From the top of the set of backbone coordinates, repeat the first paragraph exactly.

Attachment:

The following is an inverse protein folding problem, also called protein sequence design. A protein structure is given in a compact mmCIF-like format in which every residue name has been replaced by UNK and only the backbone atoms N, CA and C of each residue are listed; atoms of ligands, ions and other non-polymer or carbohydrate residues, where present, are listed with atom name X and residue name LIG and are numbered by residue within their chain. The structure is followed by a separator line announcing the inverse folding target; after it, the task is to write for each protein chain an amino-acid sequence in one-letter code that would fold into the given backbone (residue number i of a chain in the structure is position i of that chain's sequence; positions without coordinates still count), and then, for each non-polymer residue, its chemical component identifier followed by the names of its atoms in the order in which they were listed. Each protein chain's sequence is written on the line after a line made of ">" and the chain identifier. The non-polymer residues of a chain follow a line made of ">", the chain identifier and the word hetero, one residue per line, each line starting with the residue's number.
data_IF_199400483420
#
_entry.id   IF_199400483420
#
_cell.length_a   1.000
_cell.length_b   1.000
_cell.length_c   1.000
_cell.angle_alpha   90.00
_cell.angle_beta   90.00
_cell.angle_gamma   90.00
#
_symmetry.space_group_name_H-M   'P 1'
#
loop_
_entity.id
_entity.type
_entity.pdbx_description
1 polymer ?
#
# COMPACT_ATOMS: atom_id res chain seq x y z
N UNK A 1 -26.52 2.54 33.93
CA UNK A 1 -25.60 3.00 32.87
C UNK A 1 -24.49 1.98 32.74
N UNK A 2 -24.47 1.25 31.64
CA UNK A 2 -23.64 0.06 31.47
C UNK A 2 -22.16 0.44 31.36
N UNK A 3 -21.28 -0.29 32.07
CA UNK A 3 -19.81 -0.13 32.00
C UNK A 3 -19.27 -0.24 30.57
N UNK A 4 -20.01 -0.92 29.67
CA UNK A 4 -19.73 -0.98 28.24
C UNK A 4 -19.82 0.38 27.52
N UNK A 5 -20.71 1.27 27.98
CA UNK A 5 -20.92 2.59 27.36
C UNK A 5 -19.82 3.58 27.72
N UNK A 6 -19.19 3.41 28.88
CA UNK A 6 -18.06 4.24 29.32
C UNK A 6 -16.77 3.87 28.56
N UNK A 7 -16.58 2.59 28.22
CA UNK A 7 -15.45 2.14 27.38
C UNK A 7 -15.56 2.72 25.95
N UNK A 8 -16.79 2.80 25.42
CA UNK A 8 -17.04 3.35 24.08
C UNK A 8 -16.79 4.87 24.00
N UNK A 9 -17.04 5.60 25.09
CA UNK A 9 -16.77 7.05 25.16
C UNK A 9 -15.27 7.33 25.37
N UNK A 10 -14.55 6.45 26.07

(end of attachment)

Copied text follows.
The following is an inverse protein folding problem, also called protein sequence design. A protein structure is given in a compact mmCIF-like format in which every residue name has been replaced by UNK and only the backbone atoms N, CA and C of each residue are listed; atoms of ligands, ions and other non-polymer or carbohydrate residues, where present, are listed with atom name X and residue name LIG and are numbered by residue within their chain. The structure is followed by a separator line announcing the inverse folding target; after it, the task is to write for each protein chain an amino-acid sequence in one-letter code that would fold into the given backbone (residue number i of a chain in the structure is position i of that chain's sequence; positions without coordinates still count), and then, for each non-polymer residue, its chemical component identifier followed by the names of its atoms in the order in which they were listed. Each protein chain's sequence is written on the line after a line made of ">" and the chain identifier. The non-polymer residues of a chain follow a line made of ">", the chain identifier and the word hetero, one residue per line, each line starting with the residue's number.